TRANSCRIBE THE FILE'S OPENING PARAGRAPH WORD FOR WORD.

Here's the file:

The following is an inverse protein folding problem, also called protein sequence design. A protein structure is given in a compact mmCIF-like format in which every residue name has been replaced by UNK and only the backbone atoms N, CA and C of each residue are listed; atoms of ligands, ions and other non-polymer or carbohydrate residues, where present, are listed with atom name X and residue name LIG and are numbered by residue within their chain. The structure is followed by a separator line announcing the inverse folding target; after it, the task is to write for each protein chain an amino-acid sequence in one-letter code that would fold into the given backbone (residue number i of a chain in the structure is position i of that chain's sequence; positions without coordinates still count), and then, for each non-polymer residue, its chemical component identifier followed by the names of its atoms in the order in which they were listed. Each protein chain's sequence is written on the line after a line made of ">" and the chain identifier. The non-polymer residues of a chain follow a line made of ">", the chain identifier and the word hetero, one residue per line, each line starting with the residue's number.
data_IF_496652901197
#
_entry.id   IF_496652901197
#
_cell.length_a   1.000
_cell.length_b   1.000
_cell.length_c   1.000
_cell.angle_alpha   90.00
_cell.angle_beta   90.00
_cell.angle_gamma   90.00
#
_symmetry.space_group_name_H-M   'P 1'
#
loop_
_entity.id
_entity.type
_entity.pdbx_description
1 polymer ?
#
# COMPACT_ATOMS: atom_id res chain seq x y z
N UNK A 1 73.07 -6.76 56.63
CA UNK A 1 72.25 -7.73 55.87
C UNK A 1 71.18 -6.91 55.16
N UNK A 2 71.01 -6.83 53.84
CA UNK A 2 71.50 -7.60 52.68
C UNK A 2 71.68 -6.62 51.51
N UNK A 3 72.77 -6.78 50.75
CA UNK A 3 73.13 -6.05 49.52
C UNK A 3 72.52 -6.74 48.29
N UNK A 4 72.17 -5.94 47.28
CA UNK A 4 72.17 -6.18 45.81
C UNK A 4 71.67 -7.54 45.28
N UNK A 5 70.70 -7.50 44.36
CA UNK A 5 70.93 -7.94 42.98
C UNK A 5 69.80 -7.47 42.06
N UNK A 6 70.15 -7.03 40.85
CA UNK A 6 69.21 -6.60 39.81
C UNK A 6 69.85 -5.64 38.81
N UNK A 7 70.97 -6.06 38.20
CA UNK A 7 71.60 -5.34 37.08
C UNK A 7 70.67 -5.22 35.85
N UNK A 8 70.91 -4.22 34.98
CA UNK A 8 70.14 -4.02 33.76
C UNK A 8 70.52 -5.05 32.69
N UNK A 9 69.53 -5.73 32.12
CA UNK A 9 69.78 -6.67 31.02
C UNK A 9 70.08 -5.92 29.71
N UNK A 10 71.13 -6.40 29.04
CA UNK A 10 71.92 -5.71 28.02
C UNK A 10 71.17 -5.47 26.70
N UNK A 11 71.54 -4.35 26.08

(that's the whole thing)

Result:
The following is an inverse protein folding problem, also called protein sequence design. A protein structure is given in a compact mmCIF-like format in which every residue name has been replaced by UNK and only the backbone atoms N, CA and C of each residue are listed; atoms of ligands, ions and other non-polymer or carbohydrate residues, where present, are listed with atom name X and residue name LIG and are numbered by residue within their chain. The structure is followed by a separator line announcing the inverse folding target; after it, the task is to write for each protein chain an amino-acid sequence in one-letter code that would fold into the given backbone (residue number i of a chain in the structure is position i of that chain's sequence; positions without coordinates still count), and then, for each non-polymer residue, its chemical component identifier followed by the names of its atoms in the order in which they were listed. Each protein chain's sequence is written on the line after a line made of ">" and the chain identifier. The non-polymer residues of a chain follow a line made of ">", the chain identifier and the word hetero, one residue per line, each line starting with the residue's number.